Ghana can rise again!!
Recent economic challenges present much difficulty for the government, organisations, and the ordinary Ghanaian. Perhaps it is time to trade thoughts towards stabilising not only the economy, but also towards becoming self-sufficient.
This can be possible by having a positive outlook and embracing pragmatic approaches, with a spirit of patriotism. It is with this same lens that I foresee Ghana doing better with focus on or concentration in certain key areas.
Although popular discourse about the experiences of Ghanaians depict hardships, finding contextual solutions to these challenges is imperative, and requires the collective contribution of all.
Thus, a Ghanaian solution lies within its people, rather than elsewhere. Suffice it to say that, it is time to look within and harness available resources, embrace our uniquely rich culture, and be true to whom we are.
Nonetheless, inculcating honesty, tolerance for individual differences, and positive attitude in our endeavours will facilitate the attainment of our national goals.
Taste for foreign goods
Following independence in 1957, Ghana has gone for IMF bailouts 17 times, all in an attempt to stabilise its economy. Meanwhile, certain fundamentals that need attention for a robust economy remain under explored.
It is against this backdrop that I call on Ghanaians to take a second look at our taste for foreign products, our trading economy, educational system, policy direction, constitution, law enforcement, and the contribution of religious bodies towards national development.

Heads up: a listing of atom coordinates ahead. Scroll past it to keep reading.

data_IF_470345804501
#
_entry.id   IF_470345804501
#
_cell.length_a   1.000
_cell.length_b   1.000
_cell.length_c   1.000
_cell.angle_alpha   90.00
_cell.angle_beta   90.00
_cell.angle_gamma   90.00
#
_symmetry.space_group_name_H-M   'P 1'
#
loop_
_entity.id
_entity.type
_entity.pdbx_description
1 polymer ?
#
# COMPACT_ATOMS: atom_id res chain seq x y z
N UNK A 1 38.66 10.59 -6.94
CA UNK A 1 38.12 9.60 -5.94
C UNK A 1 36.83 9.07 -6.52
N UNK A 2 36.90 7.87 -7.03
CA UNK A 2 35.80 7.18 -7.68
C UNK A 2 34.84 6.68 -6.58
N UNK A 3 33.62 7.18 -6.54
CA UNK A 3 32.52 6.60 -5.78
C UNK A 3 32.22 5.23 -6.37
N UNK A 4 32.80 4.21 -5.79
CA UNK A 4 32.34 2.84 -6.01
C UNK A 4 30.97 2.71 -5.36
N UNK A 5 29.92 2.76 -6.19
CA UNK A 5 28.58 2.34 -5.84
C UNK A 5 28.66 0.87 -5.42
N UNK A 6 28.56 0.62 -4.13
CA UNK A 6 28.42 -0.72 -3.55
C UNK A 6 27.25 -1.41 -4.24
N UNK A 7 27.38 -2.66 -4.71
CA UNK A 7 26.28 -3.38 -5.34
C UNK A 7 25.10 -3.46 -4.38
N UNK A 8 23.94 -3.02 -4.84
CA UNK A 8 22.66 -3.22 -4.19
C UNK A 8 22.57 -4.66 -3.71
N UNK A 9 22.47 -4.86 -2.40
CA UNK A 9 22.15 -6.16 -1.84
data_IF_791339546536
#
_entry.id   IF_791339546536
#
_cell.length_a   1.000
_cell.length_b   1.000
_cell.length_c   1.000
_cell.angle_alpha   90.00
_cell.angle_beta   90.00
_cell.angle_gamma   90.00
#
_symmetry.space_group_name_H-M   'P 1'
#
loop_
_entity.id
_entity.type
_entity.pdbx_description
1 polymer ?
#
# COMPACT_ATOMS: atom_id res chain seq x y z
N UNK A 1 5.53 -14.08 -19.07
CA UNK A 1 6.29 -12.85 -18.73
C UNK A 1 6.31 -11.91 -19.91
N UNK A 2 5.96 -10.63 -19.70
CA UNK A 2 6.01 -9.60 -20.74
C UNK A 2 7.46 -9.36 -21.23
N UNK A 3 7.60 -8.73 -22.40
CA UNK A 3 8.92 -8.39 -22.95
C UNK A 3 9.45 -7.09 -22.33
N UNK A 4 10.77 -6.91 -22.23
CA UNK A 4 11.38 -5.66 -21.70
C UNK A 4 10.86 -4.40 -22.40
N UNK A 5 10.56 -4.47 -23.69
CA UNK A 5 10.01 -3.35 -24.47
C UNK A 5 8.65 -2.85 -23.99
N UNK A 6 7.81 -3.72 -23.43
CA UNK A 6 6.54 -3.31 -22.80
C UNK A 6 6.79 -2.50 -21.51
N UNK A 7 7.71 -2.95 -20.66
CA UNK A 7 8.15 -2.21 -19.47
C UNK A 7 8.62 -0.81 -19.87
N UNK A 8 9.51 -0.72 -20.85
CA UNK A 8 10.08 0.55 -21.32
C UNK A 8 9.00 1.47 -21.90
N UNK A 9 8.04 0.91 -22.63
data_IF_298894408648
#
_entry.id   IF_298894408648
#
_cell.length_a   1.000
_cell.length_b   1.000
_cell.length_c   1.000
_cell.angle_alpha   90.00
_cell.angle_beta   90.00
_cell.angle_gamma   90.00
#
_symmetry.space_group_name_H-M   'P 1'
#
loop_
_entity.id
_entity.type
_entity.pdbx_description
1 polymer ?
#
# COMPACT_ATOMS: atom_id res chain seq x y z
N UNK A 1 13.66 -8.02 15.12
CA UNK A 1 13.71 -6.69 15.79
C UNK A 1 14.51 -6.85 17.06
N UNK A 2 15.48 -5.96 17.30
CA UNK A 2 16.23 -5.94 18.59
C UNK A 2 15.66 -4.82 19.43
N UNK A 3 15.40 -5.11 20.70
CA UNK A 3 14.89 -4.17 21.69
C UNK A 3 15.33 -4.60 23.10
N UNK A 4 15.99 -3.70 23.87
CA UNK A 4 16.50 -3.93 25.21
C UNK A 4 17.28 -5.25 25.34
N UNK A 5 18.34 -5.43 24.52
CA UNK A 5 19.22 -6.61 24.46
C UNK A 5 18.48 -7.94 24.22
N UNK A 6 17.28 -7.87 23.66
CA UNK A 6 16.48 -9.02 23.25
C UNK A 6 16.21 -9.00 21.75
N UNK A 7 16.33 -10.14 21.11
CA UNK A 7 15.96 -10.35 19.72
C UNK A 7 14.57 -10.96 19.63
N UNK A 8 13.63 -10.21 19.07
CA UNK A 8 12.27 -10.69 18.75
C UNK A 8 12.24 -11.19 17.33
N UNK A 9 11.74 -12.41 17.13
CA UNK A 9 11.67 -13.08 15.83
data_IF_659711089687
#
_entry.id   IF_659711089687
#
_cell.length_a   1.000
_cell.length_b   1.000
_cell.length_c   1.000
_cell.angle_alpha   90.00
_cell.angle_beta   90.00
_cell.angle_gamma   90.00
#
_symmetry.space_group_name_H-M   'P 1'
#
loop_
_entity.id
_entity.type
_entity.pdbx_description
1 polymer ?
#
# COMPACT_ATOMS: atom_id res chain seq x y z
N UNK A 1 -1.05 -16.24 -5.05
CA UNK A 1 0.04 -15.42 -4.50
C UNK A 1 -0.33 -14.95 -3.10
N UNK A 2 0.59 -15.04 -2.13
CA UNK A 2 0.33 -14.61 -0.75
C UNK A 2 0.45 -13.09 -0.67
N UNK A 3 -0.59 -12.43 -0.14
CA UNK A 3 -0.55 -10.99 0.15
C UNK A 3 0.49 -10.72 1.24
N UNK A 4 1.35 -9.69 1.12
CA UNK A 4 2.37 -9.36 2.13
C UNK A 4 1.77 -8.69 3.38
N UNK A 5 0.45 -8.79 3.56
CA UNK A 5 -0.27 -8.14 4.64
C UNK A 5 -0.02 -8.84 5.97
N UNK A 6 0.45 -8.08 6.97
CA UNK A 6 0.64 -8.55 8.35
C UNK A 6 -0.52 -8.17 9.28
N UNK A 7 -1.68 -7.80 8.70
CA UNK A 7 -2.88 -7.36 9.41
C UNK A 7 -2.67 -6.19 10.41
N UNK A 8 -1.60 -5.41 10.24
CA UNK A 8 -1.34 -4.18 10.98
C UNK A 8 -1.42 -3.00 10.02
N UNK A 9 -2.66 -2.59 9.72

As the taste of Ghanaians for foreign goods and culture, including language continue to accelerate beyond control, so does import, instead of export, and their associated foreign exchange implications on the economy.
In 2020, Ghana imported rice worth $ 391 million and was ranked the 20th largest rice importer in the world. Rice deficit in 2015 was 608,602 tonnes; in 2016 it was 577,977 tonnes and in 2017 it was 580,000 tonnes. This increased to $1.2 billion in 2021.
Market demand for tomatoes yearly is 800,000 tonnes and Ghana’s production in a year is between 300,000 to 400,000 tonnes.
Significantly, Ghana has diverse cultures, with each prescribing a distinct way of life, including food, fashion and language. Our taste for local products can therefore be stimulated and sustained through the promotion of these cultures.
There is the need for all of us to be encouraged to take pride in our heritage and display same to attract other locals and foreigners to earn the much needed foreign exchange. It is untenable that even caskets to bury our deceased relations are being imported, competing with locally produced ones because of the taste for the former.
In feeding our babies, we take delight in going for imported foreign products, when many of our locally produced baby foods are more nutritious.
The use of African clothing for work and other occasions, and the consumption of local foods should be encouraged.
A focus on local food production (e.g. rice, cocoa, cassava, yams, etc.), processing, and storage of excesses in appropriate silos for future use and export will help earn foreign exchange.
After independence, Ghana’s economy was thriving on the production of cocoa, gold, timber and other primary products, in addition to value addition to some of the primary products
For example, Mim Timbers was producing furniture for export and not just dealing in raw logs; Rothmans cigarette, Coca Cola, Apino soap by Appiah Minka Complex Limited, and Pioneer biscuit in Kumasi, were all produced in Ghana.
Hence, the focus was on raw material, local manufacturing, and export instead of the present trading economy, which focuses on buying and selling.